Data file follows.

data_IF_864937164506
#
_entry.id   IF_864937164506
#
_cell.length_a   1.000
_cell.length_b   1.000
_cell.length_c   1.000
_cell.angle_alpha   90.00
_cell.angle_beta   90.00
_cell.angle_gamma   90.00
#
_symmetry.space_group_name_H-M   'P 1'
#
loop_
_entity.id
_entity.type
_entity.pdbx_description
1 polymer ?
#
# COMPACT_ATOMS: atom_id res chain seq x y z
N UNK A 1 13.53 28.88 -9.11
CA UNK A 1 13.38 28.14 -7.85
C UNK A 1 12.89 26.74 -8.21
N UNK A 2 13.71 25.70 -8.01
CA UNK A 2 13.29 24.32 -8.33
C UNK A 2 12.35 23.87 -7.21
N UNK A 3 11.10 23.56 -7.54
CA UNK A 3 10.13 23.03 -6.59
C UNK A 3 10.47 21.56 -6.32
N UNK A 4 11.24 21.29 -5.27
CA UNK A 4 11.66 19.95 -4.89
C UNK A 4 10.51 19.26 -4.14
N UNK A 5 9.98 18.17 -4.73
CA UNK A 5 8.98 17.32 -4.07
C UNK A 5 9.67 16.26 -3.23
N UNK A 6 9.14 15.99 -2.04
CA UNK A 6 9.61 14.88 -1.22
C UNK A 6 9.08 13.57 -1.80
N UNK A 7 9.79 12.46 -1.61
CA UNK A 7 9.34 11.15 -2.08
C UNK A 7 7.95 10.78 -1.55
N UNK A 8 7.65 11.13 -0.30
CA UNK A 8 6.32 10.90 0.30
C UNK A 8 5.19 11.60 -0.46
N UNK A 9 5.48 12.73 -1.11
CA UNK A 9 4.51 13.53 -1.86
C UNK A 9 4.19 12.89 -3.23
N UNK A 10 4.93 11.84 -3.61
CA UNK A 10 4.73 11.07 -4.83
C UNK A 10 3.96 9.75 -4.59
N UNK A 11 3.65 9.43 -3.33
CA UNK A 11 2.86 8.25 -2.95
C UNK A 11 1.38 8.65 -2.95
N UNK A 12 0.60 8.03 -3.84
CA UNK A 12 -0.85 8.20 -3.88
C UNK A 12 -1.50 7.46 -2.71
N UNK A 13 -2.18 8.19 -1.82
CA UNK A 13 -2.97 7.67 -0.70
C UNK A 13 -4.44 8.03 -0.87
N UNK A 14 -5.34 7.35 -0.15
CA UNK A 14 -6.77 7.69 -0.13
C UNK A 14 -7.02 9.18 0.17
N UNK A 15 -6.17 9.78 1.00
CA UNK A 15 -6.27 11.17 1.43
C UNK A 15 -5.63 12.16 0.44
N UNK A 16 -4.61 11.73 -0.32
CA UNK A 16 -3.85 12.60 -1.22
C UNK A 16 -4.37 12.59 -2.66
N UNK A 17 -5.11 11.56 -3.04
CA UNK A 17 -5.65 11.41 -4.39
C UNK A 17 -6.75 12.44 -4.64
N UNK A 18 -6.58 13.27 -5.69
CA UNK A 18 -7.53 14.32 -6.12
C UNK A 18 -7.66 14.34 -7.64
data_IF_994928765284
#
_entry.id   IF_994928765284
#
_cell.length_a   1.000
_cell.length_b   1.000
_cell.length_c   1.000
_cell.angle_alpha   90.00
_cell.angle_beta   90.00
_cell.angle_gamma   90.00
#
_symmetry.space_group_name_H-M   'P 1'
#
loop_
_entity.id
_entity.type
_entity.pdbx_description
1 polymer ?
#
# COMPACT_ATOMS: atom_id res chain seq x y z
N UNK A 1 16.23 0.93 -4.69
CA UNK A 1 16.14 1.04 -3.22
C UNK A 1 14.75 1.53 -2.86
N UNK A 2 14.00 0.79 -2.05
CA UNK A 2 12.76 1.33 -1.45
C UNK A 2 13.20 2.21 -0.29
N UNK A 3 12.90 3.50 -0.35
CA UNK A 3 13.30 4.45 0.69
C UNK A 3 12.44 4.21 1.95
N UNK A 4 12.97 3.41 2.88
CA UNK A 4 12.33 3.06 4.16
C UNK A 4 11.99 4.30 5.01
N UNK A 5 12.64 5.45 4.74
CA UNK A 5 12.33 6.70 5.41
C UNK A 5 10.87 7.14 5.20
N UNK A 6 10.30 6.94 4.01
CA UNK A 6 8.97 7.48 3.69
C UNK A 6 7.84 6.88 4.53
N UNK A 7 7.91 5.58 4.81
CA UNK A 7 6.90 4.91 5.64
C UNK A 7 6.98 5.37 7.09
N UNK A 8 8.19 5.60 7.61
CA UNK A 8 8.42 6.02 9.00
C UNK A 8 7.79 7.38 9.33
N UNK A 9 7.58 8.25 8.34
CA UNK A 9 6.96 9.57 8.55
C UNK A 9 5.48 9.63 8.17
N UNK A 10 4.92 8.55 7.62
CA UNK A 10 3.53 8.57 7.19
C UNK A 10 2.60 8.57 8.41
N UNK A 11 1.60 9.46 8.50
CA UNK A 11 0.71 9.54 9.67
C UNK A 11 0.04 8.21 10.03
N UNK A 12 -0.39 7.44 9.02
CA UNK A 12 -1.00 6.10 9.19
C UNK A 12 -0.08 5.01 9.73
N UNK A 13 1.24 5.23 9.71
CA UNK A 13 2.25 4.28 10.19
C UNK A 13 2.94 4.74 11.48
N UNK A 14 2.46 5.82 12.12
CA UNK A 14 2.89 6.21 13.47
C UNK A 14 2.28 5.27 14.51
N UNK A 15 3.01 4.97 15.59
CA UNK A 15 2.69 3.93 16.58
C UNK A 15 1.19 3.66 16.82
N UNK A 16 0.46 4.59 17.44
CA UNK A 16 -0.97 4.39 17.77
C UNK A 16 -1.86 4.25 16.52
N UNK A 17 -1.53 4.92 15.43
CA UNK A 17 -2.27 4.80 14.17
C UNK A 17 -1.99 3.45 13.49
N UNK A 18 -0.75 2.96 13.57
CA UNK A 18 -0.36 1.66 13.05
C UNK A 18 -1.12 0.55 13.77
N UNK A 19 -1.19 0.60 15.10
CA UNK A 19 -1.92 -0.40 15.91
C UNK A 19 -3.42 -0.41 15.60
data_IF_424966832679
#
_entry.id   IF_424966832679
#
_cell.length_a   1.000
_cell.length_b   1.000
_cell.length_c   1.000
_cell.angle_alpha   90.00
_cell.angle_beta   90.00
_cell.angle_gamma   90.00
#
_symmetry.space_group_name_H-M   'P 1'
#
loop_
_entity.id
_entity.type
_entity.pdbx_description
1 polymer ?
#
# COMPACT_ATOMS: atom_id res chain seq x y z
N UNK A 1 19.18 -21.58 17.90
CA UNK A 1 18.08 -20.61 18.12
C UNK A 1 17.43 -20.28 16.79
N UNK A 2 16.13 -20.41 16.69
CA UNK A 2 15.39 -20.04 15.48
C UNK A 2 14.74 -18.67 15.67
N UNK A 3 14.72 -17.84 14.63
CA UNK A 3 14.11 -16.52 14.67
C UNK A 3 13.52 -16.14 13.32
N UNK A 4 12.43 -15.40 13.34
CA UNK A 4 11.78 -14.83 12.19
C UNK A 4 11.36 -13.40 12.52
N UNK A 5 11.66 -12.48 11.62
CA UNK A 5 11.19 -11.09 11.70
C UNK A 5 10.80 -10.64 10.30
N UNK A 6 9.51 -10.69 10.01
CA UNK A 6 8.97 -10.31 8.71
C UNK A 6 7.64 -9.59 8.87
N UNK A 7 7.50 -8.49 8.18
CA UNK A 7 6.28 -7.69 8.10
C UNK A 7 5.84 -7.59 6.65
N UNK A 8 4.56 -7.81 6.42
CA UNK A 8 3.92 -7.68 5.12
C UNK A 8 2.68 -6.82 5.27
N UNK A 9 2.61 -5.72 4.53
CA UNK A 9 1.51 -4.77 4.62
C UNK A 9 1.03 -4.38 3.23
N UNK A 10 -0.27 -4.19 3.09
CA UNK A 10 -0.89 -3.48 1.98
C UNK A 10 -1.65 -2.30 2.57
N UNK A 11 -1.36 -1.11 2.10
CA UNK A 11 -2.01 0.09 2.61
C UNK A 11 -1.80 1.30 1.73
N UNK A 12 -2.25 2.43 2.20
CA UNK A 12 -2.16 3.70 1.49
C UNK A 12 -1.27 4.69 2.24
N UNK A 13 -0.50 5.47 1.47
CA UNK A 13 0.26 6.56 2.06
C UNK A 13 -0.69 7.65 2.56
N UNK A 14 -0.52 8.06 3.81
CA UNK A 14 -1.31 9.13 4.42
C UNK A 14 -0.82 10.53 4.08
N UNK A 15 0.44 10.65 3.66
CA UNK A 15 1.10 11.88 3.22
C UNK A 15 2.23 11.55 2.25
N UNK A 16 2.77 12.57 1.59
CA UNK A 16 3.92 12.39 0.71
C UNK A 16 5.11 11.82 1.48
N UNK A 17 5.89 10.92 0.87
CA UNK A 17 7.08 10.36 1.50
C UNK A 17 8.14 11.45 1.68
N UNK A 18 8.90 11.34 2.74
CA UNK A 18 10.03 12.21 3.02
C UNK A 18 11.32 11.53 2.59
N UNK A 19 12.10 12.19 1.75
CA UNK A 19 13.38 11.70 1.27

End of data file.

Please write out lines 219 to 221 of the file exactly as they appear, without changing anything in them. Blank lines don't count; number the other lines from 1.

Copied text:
C UNK A 16 5.11 11.82 1.48
N UNK A 17 5.89 10.92 0.87
CA UNK A 17 7.08 10.36 1.50